became attached to certain friends, to certain patrons, and to certain parties, and soon learned that a return was expected for the food and for the excitement supplied to them. This they gave by holding themselves in readiness for whatever violence was needed from them, till it became notorious in Rome that a great party man might best attain his political object by fighting for it in the streets. This was the meaning of that saying of Crassus, that a man could not be considered rich till he could keep an army in his own pay. A popular vote obtained and declared by a faction fight in the forum was still a popular vote, and if supported by sufficient violence would be valid.

Cicero correctly worried about his own survival “when Clodius was intent on pursuing Cicero to his ruin,” and his survival depended upon his popularity with “the trained bands employed by the "boni" and the "optimates," and which might be used, if need were, in opposition to trained bands on the other side.”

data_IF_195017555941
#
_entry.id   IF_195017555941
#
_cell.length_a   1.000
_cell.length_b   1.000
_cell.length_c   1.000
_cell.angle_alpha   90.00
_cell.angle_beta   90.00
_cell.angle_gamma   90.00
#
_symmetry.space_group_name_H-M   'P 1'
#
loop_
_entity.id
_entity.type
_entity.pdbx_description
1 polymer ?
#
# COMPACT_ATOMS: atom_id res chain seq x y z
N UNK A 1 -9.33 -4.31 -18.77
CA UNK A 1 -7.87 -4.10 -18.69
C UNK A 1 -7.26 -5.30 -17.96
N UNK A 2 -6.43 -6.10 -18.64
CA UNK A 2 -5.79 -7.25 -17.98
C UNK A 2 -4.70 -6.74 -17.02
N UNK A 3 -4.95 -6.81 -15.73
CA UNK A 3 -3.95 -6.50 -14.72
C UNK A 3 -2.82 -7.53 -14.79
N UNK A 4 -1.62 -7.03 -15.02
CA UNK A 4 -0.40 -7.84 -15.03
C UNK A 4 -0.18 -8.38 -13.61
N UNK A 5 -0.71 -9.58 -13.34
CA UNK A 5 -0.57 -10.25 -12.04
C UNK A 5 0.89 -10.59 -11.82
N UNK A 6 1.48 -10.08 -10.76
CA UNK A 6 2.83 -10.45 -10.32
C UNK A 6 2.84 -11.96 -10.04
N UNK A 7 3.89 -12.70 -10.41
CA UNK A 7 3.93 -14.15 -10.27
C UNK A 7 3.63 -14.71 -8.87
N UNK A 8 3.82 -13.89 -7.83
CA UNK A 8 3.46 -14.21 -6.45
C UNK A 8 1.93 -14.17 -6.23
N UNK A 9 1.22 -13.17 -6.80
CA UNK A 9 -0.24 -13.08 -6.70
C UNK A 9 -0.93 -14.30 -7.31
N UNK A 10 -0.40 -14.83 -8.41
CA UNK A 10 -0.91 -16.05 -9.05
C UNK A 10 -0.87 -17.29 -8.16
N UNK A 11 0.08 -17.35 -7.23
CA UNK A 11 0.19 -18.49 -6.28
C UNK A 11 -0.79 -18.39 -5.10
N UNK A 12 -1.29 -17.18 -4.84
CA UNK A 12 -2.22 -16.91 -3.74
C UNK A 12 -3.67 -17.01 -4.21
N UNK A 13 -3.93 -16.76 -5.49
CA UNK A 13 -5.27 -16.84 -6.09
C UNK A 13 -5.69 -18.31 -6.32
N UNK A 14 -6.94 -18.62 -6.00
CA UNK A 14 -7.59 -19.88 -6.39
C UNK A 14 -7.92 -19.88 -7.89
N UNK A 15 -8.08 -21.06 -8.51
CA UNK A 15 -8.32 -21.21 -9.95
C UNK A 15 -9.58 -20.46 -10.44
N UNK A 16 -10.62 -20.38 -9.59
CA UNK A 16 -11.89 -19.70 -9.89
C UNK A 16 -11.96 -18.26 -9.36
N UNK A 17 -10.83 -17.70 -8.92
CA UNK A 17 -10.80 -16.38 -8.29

Trollope finds Cicero's honesty heroic but judges his continued attempts to save a long-vanished republic naive, admitting that “it is an uphill task, that of advocating the cause of a man who has failed,” and Cicero “failed in the great purpose of his life” —  restoring honesty and patriotism in government. Having studied the history of his country, Cicero “knew that Rome had produced true patriotism. Her Consuls, her Censors, her Tribunes, and her Generals had, as a rule, been true to Rome, serving their country, at any rate till of late years, rather than themselves. And he believed that liberty had existed in Rome, though nowhere else.” Of course, Trollope explains, Cicero's notions of liberty have little in common with those of his Victorian readers.